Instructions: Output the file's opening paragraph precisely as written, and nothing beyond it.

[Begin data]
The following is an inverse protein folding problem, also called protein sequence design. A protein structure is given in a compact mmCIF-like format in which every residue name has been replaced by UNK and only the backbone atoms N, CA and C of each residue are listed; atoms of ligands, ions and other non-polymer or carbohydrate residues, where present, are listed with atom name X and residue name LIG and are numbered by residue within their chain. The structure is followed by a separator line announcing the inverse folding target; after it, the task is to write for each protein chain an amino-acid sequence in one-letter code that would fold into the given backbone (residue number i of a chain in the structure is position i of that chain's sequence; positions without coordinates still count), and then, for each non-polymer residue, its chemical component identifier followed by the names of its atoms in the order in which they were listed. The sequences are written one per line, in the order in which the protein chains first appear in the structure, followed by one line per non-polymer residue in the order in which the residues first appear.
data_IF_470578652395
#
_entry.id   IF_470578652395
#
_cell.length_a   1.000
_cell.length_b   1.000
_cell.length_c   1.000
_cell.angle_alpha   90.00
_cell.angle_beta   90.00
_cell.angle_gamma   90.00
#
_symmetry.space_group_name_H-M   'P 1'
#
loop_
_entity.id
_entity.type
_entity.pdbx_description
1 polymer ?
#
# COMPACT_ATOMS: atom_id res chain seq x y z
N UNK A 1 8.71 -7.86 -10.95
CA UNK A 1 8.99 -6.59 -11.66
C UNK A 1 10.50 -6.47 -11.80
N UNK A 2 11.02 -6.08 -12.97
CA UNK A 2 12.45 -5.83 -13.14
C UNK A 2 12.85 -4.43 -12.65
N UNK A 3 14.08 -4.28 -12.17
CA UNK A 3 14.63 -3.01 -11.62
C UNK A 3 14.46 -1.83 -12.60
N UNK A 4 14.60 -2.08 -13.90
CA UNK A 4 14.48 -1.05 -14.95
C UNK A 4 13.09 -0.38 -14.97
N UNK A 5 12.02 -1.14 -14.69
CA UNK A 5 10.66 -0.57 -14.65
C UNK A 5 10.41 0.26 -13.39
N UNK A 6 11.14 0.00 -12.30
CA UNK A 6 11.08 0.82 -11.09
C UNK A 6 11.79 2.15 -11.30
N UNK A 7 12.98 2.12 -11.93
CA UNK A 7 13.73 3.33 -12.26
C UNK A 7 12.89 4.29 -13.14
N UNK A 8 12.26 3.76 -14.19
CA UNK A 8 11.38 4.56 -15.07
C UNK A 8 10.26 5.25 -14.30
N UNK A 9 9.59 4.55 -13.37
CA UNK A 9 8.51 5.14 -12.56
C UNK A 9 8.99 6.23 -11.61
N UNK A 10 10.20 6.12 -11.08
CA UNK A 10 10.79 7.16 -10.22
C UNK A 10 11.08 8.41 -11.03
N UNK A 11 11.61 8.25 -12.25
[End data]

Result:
The following is an inverse protein folding problem, also called protein sequence design. A protein structure is given in a compact mmCIF-like format in which every residue name has been replaced by UNK and only the backbone atoms N, CA and C of each residue are listed; atoms of ligands, ions and other non-polymer or carbohydrate residues, where present, are listed with atom name X and residue name LIG and are numbered by residue within their chain. The structure is followed by a separator line announcing the inverse folding target; after it, the task is to write for each protein chain an amino-acid sequence in one-letter code that would fold into the given backbone (residue number i of a chain in the structure is position i of that chain's sequence; positions without coordinates still count), and then, for each non-polymer residue, its chemical component identifier followed by the names of its atoms in the order in which they were listed. The sequences are written one per line, in the order in which the protein chains first appear in the structure, followed by one line per non-polymer residue in the order in which the residues first appear.